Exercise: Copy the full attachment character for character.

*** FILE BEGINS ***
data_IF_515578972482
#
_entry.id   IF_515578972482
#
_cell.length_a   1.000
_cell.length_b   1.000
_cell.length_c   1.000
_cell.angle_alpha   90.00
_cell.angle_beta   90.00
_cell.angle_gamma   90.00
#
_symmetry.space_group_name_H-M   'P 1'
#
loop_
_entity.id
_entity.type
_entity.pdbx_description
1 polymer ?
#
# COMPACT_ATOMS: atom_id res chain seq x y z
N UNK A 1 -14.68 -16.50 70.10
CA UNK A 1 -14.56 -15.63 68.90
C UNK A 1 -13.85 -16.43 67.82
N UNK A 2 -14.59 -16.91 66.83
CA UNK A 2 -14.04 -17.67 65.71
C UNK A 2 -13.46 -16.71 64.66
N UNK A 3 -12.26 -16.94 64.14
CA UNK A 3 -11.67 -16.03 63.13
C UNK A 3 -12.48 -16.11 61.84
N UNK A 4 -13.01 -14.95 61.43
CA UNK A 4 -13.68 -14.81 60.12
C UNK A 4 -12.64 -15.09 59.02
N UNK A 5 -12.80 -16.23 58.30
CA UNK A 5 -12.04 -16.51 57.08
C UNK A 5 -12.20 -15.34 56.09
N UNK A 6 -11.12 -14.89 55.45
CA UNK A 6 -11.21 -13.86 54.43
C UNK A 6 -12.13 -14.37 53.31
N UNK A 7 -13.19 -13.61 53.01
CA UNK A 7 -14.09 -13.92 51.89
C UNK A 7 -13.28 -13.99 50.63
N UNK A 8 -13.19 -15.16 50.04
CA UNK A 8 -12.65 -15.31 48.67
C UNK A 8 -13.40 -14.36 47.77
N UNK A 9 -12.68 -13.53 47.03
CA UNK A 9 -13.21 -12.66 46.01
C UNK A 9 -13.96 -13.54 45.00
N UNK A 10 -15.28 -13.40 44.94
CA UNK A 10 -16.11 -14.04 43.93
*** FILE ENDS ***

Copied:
data_IF_515578972482
#
_entry.id   IF_515578972482
#
_cell.length_a   1.000
_cell.length_b   1.000
_cell.length_c   1.000
_cell.angle_alpha   90.00
_cell.angle_beta   90.00
_cell.angle_gamma   90.00
#
_symmetry.space_group_name_H-M   'P 1'
#
loop_
_entity.id
_entity.type
_entity.pdbx_description
1 polymer ?
#
# COMPACT_ATOMS: atom_id res chain seq x y z
N UNK A 1 -14.68 -16.50 70.10
CA UNK A 1 -14.56 -15.63 68.90
C UNK A 1 -13.85 -16.43 67.82
N UNK A 2 -14.59 -16.91 66.83
CA UNK A 2 -14.04 -17.67 65.71
C UNK A 2 -13.46 -16.71 64.66
N UNK A 3 -12.26 -16.94 64.14
CA UNK A 3 -11.67 -16.03 63.13
C UNK A 3 -12.48 -16.11 61.84
N UNK A 4 -13.01 -14.95 61.43
CA UNK A 4 -13.68 -14.81 60.12
C UNK A 4 -12.64 -15.09 59.02
N UNK A 5 -12.80 -16.23 58.30
CA UNK A 5 -12.04 -16.51 57.08
C UNK A 5 -12.20 -15.34 56.09
N UNK A 6 -11.12 -14.89 55.45
CA UNK A 6 -11.21 -13.86 54.43
C UNK A 6 -12.13 -14.37 53.31
N UNK A 7 -13.19 -13.61 53.01
CA UNK A 7 -14.09 -13.92 51.89
C UNK A 7 -13.28 -13.99 50.63
N UNK A 8 -13.19 -15.16 50.04
CA UNK A 8 -12.65 -15.31 48.67
C UNK A 8 -13.40 -14.36 47.77
N UNK A 9 -12.68 -13.53 47.03
CA UNK A 9 -13.21 -12.66 46.01
C UNK A 9 -13.96 -13.54 45.00
N UNK A 10 -15.28 -13.40 44.94
CA UNK A 10 -16.11 -14.04 43.93